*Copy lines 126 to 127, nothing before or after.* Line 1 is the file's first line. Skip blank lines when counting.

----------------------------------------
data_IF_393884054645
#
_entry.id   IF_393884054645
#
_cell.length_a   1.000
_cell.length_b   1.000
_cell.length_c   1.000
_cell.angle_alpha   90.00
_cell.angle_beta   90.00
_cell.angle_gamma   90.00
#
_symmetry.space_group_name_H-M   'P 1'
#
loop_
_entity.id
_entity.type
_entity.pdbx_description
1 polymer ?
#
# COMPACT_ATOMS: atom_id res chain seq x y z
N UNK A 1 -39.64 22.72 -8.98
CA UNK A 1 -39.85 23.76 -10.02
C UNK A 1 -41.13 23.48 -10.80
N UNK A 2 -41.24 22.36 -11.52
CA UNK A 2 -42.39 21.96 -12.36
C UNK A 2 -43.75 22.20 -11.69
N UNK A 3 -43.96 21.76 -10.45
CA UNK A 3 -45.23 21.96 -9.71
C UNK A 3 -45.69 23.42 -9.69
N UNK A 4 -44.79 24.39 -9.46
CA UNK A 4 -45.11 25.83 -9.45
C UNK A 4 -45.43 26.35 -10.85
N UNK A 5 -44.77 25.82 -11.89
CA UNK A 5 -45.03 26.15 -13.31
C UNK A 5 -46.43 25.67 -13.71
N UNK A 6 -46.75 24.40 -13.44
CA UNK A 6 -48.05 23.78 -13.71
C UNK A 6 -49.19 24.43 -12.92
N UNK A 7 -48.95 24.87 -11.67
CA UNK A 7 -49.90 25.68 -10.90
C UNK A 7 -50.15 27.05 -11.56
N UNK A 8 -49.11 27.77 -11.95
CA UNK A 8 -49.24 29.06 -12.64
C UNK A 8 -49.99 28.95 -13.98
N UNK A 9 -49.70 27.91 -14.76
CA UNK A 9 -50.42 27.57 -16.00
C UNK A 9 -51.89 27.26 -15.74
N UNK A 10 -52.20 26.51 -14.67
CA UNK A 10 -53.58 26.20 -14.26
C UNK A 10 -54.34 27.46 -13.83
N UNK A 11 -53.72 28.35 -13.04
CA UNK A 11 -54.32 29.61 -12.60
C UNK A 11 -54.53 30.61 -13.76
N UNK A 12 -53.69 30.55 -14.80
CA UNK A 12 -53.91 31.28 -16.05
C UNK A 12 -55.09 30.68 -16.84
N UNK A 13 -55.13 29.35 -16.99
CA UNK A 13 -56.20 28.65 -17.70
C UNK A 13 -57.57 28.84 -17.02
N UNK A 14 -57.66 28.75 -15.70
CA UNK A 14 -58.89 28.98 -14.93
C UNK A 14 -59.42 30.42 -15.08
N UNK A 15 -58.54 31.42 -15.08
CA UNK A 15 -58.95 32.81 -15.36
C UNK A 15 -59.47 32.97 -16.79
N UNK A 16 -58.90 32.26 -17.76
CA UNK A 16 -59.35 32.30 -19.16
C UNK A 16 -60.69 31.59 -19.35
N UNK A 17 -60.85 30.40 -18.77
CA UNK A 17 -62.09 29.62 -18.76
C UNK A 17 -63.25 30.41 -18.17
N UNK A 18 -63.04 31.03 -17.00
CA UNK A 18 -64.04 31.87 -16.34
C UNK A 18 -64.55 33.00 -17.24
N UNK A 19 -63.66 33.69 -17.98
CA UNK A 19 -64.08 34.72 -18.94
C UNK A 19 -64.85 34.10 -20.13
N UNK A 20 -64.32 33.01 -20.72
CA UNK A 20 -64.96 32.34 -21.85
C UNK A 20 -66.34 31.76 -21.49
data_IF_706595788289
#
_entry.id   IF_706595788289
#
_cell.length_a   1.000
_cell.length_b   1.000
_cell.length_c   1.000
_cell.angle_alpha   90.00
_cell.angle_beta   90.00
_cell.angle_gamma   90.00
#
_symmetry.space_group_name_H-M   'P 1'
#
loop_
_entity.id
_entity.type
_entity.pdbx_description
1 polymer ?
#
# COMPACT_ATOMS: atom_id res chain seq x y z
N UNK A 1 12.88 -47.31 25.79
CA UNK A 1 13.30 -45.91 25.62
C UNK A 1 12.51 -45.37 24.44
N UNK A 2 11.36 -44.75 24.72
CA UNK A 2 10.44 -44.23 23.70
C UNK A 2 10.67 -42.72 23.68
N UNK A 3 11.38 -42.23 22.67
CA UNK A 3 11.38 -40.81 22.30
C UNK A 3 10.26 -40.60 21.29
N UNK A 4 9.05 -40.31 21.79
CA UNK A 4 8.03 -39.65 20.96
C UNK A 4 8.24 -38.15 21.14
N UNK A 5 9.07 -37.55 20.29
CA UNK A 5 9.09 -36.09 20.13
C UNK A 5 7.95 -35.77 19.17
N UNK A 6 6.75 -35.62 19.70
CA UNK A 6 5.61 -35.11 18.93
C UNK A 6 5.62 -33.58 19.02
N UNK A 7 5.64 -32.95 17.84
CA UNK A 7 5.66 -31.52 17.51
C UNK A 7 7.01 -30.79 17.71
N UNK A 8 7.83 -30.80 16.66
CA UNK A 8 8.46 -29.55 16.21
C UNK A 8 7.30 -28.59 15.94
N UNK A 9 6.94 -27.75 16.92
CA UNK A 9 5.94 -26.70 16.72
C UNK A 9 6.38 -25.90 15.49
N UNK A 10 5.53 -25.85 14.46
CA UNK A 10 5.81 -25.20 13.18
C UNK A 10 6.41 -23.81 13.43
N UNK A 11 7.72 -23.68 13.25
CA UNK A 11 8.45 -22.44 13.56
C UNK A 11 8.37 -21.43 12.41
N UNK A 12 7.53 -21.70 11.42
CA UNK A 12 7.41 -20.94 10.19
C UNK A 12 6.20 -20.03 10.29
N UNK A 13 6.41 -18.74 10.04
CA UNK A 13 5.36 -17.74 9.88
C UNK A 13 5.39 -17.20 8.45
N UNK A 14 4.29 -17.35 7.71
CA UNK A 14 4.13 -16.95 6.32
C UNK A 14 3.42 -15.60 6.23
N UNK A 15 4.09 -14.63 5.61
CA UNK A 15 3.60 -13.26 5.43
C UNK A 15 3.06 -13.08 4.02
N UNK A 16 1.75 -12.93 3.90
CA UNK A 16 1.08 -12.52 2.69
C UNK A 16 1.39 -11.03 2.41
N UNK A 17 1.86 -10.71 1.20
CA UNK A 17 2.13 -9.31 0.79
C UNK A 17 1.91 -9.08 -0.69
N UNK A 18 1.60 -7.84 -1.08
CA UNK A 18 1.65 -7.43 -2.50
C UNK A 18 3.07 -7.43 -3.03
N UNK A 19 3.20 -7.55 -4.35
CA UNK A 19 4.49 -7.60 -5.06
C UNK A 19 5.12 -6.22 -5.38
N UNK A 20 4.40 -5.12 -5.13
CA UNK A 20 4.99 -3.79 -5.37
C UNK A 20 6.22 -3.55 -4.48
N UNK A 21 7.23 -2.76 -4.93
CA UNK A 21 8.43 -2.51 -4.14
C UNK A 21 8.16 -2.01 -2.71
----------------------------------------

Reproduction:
CA UNK A 9 5.94 -26.70 16.72
C UNK A 9 6.38 -25.90 15.49